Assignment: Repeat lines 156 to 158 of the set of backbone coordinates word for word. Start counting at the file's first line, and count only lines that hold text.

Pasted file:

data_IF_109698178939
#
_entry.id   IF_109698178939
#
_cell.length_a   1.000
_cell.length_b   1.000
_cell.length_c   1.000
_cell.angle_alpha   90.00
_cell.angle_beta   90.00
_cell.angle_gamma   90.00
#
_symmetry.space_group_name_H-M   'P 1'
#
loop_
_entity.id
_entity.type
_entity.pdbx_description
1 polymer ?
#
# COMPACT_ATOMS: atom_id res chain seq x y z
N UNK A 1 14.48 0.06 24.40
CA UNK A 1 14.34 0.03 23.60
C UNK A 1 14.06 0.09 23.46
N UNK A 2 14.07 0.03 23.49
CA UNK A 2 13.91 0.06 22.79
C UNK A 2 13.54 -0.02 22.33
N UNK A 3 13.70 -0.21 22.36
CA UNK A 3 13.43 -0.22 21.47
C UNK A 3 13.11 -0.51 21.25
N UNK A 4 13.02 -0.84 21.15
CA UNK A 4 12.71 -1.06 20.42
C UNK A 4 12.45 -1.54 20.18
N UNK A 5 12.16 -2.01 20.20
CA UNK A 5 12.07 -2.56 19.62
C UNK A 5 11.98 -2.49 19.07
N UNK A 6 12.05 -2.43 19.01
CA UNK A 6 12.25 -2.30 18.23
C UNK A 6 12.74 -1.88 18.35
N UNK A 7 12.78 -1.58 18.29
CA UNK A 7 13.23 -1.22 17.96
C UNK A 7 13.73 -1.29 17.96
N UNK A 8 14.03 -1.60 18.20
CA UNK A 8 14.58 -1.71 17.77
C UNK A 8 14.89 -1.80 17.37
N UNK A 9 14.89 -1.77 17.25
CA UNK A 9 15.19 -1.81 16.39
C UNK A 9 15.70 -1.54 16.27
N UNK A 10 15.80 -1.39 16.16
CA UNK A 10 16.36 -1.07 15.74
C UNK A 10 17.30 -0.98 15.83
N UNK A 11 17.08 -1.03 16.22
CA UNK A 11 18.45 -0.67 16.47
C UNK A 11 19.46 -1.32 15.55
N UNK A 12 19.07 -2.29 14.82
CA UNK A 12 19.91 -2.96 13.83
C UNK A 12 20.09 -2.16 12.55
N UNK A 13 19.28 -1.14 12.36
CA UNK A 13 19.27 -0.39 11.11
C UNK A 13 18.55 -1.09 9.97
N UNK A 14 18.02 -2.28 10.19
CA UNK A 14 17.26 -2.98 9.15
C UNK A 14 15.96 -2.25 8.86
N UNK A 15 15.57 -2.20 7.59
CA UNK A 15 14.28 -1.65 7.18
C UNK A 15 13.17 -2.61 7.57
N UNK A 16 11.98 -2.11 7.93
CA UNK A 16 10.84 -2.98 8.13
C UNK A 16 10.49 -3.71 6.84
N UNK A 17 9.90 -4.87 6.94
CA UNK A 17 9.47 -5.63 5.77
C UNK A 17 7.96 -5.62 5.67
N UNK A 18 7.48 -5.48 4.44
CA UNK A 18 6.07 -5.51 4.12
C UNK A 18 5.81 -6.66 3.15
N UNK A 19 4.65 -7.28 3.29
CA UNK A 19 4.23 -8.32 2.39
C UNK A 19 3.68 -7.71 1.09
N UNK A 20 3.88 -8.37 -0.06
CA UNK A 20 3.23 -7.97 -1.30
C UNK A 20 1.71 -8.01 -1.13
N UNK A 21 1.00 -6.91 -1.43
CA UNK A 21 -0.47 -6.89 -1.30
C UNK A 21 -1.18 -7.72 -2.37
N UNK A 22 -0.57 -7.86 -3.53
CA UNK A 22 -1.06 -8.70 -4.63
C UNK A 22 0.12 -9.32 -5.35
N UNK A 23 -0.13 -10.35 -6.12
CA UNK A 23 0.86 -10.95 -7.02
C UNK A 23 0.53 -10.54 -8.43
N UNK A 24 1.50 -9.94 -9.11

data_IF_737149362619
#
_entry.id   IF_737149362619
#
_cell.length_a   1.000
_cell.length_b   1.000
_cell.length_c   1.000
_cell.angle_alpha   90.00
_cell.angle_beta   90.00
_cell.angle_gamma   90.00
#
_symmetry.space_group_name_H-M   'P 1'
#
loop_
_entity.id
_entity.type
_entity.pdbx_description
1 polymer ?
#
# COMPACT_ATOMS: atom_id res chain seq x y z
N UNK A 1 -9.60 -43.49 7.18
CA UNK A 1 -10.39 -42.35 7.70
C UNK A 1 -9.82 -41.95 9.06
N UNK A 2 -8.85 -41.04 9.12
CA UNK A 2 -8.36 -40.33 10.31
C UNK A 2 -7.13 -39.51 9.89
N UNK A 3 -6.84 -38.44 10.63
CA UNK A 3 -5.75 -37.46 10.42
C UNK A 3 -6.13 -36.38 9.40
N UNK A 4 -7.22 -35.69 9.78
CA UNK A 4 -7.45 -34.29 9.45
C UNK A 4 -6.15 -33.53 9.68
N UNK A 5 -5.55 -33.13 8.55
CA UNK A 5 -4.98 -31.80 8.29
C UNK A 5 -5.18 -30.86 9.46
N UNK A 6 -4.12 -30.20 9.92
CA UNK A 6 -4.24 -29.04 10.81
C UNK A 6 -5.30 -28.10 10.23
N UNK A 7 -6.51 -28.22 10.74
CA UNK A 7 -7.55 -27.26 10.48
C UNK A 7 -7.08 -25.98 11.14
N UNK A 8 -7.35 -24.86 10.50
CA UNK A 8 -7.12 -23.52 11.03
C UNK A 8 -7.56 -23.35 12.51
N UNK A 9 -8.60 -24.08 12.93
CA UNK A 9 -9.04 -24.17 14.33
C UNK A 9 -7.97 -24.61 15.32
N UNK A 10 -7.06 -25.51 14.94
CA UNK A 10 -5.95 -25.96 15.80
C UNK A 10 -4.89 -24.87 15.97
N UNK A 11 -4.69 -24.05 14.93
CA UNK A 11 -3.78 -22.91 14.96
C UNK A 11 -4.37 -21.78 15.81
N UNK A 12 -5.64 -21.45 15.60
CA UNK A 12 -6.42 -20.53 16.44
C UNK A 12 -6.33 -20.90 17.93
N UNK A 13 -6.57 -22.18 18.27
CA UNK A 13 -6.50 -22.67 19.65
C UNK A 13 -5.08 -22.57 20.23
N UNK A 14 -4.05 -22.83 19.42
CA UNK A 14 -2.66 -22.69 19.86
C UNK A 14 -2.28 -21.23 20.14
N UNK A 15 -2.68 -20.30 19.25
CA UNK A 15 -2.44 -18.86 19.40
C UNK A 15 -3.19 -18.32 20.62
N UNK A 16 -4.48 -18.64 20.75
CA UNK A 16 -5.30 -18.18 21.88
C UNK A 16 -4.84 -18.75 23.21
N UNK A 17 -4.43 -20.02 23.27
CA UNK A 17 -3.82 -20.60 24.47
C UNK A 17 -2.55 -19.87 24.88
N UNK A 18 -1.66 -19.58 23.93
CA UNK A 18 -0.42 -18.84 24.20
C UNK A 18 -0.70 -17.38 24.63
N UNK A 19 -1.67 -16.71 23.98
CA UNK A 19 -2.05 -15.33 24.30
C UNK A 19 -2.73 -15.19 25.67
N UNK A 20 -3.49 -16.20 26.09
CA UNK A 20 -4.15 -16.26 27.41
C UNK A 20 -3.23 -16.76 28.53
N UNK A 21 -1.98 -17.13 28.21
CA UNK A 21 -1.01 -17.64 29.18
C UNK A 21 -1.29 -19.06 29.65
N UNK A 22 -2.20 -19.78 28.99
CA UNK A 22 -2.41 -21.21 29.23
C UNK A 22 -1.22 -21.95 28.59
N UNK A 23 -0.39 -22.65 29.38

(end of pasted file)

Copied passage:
N UNK A 16 -4.48 -18.64 20.75
CA UNK A 16 -5.30 -18.18 21.88
C UNK A 16 -4.84 -18.75 23.21